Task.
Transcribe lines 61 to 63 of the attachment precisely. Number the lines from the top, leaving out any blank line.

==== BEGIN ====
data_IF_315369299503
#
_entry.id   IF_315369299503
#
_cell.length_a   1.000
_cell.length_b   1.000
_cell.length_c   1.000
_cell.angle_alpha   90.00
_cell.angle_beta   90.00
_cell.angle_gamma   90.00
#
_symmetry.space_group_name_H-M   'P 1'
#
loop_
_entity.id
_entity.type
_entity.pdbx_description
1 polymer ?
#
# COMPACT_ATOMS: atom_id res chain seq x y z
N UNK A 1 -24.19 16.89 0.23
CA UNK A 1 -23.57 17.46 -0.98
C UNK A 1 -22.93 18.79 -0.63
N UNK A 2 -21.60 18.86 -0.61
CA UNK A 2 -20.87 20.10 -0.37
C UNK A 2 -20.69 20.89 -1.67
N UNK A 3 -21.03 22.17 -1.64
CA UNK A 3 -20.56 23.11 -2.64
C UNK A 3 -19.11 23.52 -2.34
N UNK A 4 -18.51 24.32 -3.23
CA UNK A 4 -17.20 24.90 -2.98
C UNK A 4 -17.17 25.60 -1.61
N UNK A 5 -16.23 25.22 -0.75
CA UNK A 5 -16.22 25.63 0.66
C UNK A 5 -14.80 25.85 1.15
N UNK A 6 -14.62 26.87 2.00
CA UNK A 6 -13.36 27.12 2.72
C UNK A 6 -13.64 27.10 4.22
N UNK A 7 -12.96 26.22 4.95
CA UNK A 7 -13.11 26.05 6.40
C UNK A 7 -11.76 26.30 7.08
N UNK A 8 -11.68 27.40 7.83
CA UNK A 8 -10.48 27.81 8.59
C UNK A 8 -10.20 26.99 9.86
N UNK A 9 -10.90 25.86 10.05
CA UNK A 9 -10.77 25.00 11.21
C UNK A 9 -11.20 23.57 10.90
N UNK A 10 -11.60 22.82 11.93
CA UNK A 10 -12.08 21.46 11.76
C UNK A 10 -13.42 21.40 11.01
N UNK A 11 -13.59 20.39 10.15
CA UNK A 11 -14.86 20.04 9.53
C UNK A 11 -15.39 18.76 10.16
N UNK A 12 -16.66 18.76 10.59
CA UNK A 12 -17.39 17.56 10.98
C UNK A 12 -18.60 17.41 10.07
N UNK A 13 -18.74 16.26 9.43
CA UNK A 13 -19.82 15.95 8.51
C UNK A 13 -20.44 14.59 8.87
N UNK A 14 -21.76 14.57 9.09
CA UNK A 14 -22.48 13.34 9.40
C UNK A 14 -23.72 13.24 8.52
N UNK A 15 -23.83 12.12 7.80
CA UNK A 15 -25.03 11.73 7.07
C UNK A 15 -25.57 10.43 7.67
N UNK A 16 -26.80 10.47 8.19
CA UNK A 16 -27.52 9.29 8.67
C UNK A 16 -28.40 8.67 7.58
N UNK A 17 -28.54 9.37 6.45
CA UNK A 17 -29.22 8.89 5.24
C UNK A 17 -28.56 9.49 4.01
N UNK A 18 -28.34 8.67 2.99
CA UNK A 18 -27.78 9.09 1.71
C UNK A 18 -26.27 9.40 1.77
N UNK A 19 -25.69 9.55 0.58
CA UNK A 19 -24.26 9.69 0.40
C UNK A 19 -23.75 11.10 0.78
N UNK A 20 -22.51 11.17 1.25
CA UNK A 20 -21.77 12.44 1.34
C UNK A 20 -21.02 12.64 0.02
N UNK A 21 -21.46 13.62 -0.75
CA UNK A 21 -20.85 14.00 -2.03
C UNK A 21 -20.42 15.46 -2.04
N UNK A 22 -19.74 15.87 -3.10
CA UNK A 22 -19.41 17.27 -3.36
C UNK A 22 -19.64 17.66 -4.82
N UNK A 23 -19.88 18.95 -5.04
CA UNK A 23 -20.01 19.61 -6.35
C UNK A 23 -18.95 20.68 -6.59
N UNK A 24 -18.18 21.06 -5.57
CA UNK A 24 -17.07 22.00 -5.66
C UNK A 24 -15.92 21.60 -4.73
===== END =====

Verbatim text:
CA UNK A 14 -22.48 13.34 9.40
C UNK A 14 -23.72 13.24 8.52
N UNK A 15 -23.83 12.12 7.80